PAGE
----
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The Muse's Storage Box

The Muse's Storage Box
Copyright Diane Lou.

Alchemical Dreams and Disparate Realities

Rust and bones, broken toys and old text, game boards, gears and nests. Even as a child such odd, unwanted items evoked a pit-of-the-stomach response that bordered on exhilaration.
While I make no attempt to conjure up specific feelings in the viewer, the ambiguous juxtapositioning of familiar materials creates art that evokes half-forgotten, dream-like visions that beg to be interpreted by the viewer. There is a sense of deja vu (the already seen) tempered by a sense of jamais vu ( the never seen, or the illusion that the familiar does not seem familiar), and this contradiction asks the viewer to dig deeply, to look inside her own repository of wisdom, intuition and experience to find her own meaning in the familiar objects she sees.
The once-private discards of people's material lives that I collect for my art seem to carry universal memories with them, memories that can engage and mystify the viewer. Their beauty lies within the rust, the erosion, the wear, and the mere fact that they were once possessions.
I play with abandon and with no forethought. Each piece of detritus seems to suggest to me a relationship with some other piece, and I begin to put them together and wait for the mental "buzz" that lets me know I am proceeding as I should. Even at this point, I continue to remain in the play state and will not allow myself to direct the outcome of the piece, a process that requires complete trust. The outcome often mystifies me as much as it might any viewer.
Remember when, as a child, whatever was in reach became the instrument of your creative exploration? That is my life. A rusty, flattened piece of metal on the street, a gnawed bone by the roadside, a unique twisted branch from a tree, a fallen nest, a broken egg, a snake's skin, a dead butterfly...all will be added to my collection and eventually have their beauty honored in one of my pieces. The resulting art creates a new story with its own imagined history, one that invites the viewers to lay some claim on it by allowing themselves to be enveloped by the sight, the history, and the ambiguity of the realities before them.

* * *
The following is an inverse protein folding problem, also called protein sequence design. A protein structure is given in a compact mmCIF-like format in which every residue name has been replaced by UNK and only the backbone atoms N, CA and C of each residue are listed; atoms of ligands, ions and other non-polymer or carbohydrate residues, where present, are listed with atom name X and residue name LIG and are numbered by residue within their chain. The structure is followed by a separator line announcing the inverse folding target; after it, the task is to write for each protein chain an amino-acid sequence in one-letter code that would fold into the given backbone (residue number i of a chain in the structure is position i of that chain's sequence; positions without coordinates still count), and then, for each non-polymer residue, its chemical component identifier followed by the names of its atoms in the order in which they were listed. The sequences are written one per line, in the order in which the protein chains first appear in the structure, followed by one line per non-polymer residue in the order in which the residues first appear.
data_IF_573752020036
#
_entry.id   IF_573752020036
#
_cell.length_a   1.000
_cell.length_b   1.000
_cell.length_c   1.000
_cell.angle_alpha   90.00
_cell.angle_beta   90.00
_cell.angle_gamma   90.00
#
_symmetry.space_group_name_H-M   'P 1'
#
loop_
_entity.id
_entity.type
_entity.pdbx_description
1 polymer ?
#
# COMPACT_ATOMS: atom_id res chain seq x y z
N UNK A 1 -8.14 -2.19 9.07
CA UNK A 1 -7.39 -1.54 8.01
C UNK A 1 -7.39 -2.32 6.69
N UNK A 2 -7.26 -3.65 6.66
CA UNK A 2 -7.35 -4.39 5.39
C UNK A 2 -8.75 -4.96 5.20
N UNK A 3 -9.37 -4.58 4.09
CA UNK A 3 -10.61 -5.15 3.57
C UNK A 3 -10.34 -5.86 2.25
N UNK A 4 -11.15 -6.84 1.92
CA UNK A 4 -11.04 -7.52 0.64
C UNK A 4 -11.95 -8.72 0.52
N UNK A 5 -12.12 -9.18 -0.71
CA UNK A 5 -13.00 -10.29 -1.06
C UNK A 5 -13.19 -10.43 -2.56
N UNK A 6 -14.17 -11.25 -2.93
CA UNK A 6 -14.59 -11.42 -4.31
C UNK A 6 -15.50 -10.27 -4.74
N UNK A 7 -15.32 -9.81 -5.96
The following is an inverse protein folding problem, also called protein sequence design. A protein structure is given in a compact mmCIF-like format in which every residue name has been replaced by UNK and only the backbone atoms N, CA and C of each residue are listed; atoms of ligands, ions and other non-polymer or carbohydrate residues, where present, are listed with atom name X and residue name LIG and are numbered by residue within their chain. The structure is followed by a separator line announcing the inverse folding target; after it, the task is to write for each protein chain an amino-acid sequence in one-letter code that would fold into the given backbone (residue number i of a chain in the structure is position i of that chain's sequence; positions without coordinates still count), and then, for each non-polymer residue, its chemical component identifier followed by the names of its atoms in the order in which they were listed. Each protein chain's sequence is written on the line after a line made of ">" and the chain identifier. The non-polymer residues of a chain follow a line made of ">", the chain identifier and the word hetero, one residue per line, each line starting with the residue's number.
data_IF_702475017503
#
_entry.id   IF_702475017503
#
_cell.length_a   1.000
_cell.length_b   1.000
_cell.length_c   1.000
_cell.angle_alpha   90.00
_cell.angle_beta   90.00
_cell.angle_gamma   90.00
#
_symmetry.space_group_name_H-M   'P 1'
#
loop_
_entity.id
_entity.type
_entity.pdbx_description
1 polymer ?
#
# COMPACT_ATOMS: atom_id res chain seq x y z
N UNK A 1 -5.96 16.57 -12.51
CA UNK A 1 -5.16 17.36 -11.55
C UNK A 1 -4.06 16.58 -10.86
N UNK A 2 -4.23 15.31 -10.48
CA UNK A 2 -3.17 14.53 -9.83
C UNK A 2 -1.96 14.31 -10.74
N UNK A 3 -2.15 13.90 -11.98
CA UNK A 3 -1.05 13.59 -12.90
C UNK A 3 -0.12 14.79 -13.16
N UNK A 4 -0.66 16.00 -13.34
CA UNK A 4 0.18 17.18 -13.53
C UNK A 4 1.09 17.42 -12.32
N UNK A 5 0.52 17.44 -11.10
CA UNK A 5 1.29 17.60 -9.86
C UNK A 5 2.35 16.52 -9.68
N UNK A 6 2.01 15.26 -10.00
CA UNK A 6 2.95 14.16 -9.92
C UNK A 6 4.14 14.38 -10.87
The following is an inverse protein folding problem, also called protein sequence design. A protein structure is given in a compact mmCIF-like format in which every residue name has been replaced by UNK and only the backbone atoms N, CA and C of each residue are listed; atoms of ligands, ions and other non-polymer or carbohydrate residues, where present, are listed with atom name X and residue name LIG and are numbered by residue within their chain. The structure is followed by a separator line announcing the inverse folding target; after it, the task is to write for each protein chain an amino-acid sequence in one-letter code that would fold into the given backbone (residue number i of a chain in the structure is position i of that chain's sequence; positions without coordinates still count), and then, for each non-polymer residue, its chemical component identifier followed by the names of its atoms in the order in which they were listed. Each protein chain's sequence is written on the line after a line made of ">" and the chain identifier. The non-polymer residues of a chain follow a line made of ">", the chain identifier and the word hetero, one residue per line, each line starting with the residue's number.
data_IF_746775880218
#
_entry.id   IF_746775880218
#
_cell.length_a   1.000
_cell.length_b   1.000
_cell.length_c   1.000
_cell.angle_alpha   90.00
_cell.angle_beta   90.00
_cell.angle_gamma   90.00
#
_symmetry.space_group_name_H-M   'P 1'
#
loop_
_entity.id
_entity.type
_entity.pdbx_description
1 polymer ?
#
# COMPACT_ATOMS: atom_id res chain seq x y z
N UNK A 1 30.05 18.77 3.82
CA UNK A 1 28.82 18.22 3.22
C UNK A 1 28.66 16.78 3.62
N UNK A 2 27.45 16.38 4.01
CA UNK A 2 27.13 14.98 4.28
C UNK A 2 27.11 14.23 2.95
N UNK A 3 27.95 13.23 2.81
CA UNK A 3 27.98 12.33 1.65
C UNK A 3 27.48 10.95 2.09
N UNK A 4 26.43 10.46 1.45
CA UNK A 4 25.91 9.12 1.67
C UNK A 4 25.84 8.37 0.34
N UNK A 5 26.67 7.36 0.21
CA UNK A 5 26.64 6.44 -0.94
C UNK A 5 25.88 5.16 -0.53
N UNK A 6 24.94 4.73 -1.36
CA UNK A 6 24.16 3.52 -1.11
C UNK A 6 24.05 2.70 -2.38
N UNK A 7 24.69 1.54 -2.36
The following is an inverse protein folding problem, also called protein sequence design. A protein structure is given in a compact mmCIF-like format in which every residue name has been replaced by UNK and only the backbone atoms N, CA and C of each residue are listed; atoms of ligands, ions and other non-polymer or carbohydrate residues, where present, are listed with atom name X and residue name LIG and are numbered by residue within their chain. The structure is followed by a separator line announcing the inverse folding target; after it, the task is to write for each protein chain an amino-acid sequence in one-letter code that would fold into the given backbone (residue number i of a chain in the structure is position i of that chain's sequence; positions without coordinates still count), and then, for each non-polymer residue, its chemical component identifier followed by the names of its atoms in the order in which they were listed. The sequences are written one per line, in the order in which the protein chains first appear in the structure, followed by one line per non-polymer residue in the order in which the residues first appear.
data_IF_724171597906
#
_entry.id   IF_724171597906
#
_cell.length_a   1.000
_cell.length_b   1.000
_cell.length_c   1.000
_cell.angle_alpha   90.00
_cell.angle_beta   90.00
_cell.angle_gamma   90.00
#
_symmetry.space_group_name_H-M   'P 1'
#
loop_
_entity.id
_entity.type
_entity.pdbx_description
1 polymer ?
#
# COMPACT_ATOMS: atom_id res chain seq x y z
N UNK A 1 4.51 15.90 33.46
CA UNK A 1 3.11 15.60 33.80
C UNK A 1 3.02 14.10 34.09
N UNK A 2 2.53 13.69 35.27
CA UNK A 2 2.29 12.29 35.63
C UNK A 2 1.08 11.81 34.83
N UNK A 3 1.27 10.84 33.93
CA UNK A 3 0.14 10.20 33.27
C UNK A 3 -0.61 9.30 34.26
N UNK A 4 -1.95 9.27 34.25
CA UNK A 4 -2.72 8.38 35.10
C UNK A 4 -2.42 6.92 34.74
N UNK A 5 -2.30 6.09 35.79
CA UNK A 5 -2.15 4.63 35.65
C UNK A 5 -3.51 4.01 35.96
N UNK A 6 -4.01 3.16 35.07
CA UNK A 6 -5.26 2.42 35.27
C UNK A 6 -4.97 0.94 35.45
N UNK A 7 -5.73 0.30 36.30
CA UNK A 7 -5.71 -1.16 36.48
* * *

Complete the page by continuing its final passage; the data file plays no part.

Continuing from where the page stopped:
Wednesday, April 20, 2011

Another bins find....

During the winter months when "the bins" are not fed by peoples' garage sale leftovers, the pickings can get rather slim.  I've gone several times in recent months to walk away with not much at all, but it seems there is always at least one treasure that makes it worthwhile.


Apparently I wasn't the only one puzzled by what exactly this "thing" was for....wasn't a rug, wasn't a wall hanging, but it had a sewn border and a backing like a rug...but it was made of thin wood (1/8").  It is about 6'x4'. Weird.   No wonder it was one of the last things remaining in a very picked-over bin.  But, now that I'm using it, I am delighted I decided to bring it home!
The picture above shows it with the sewn border removed, as well as the backing...and it is now in two pieces.   I don't know if you can tell, but it made of tiny little slats, about 1/2" wide, with various types of print on it.